A college sophomore sued by a shell company that’s in the business of patent litigation has folded his cards, saying he can’t afford to hold out any longer for Apple (NSDQ: AAPL) to come to the rescue of its developers.
Michael Karr, the maker of a popular (and rather dirty) app called 69 Positions, says he agreed to license a patent related to the commonplace process that lets people make purchases within an app. Karr said he cannot discuss the terms of the license but the patent owner’s demand letters typically ask for 2.5% of revenues.
The patent is owned by Lodsys, a shell company that does not make or produce anything but instead makes a business of obtaining old patents and filing lawsuits. Lodsys became a lightning rod for critics after it filed a high-profile lawsuit against app makers, which are typically small companies of one or two people without the resources to fight a patent case.
The litigation also brought calls for Apple and Google (NSDQ: GOOG) (whose Android developers have also been targeted by Lodsys) to provide legal support for their developers. Apple says it has a license for the patent that should extend to its developers and filed to intervene in the case. Google has started a separate proceeding to try and invalidate the patent. But the process has been slow moving, leaving an unwelcome uncertainty hanging over the developers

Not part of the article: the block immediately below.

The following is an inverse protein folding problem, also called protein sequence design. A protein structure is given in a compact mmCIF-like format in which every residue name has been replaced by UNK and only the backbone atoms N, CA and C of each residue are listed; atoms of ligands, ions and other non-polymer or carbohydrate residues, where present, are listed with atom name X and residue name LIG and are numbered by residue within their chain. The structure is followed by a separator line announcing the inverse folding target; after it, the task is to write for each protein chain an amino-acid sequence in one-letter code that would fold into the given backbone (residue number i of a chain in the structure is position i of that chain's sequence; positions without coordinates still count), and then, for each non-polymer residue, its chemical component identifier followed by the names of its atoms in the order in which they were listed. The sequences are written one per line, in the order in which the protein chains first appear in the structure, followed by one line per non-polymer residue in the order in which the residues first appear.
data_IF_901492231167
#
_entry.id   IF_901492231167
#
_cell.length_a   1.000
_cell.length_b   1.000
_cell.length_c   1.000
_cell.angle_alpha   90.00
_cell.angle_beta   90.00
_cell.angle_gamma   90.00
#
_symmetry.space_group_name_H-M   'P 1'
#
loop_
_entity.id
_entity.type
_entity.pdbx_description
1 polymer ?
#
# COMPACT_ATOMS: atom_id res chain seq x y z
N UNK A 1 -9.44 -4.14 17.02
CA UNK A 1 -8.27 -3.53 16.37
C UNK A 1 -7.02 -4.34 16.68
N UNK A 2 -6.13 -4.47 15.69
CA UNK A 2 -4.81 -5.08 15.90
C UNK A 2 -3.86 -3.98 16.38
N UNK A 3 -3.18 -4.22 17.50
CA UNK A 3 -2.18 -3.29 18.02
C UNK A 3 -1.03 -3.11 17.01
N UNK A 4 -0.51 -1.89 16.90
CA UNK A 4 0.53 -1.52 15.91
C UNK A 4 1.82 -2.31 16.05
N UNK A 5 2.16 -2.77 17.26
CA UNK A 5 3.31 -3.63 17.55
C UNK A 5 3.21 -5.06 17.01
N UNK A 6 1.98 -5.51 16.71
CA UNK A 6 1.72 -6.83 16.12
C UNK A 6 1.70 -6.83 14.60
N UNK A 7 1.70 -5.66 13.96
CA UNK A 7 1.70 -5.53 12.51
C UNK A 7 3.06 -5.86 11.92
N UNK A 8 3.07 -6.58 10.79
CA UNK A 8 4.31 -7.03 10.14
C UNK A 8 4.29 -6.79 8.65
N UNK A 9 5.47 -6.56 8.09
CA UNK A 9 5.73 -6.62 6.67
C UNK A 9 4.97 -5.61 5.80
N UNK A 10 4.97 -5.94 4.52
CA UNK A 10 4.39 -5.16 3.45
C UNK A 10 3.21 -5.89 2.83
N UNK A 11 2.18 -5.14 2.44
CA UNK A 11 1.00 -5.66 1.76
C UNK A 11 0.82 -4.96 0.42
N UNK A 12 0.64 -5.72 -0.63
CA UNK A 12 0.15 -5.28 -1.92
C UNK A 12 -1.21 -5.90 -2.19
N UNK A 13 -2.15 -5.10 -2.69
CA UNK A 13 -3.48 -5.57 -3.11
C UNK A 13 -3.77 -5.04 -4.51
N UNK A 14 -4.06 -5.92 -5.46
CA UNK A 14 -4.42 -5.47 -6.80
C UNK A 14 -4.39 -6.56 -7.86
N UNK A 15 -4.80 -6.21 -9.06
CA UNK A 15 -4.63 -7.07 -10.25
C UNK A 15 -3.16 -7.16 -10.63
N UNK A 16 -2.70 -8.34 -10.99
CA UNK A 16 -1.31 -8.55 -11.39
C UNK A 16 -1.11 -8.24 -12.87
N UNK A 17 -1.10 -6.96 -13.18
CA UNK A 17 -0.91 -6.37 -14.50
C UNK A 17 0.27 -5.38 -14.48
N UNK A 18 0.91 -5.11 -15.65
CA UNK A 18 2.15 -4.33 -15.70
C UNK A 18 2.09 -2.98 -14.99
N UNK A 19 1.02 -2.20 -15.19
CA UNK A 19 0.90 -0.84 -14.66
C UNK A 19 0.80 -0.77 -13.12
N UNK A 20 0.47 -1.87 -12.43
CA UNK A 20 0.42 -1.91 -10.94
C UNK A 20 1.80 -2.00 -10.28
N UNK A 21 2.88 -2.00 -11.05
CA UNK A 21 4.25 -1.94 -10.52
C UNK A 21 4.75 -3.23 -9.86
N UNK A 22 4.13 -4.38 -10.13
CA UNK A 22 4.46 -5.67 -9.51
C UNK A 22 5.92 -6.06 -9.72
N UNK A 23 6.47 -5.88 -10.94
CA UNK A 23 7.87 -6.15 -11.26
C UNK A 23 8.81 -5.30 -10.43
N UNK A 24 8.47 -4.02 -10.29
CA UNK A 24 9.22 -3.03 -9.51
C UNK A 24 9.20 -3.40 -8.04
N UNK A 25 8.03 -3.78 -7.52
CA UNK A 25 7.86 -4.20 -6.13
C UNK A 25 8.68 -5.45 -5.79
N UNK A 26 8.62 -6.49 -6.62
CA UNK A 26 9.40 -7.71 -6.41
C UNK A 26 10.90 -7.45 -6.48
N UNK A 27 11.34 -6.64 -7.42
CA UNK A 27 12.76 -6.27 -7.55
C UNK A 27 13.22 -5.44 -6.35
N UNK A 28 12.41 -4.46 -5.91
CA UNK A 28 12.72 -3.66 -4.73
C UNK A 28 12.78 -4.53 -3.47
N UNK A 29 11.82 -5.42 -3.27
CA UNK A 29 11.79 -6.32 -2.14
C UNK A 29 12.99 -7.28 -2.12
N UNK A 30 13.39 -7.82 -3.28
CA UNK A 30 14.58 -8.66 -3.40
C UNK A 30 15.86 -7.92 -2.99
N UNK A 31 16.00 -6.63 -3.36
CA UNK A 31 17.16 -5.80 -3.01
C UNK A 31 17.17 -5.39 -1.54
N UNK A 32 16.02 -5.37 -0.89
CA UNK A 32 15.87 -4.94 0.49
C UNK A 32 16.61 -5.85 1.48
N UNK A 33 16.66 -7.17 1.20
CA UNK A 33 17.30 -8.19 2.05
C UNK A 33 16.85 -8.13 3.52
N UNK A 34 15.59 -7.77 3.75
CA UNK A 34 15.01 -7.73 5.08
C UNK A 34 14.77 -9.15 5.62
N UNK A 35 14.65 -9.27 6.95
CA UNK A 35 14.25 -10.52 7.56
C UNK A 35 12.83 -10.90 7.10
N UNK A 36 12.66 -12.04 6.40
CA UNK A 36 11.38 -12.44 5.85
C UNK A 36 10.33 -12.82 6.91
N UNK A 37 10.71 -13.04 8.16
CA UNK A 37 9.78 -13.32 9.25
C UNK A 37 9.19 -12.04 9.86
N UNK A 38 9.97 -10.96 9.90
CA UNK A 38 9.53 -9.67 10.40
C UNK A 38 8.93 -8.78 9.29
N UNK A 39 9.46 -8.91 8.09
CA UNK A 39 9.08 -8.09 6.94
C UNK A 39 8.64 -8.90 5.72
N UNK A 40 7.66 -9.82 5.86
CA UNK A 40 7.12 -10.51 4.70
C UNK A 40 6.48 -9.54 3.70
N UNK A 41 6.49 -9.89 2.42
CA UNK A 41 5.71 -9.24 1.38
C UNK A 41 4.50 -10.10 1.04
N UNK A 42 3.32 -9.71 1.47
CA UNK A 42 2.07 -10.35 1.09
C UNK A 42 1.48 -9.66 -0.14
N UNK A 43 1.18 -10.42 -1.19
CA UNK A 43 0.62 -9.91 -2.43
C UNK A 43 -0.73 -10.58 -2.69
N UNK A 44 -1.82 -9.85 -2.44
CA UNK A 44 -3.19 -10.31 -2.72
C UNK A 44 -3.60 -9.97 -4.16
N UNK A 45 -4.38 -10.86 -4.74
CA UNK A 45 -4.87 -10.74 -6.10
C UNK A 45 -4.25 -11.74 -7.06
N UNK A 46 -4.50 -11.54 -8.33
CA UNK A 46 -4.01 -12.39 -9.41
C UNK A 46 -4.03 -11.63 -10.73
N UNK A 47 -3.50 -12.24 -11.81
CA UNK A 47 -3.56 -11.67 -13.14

“As an independent developer in my sophomore year at college, I simply didn’t have the funds to continue on with the lawsuit. I had hopes that Apple would have been able to intervene by now and potentially even offer some sort of blanket coverage for the small developers, but this has not been the case. I believe I made the best possible decision I could bearing the circumstances,” wrote Karr, in an email to paidContent.
A court filing shows that Lodsys and Karr have agreed to dismiss the case. Lodsys’ lawyer, Chris Huck, said he could not comment on the case.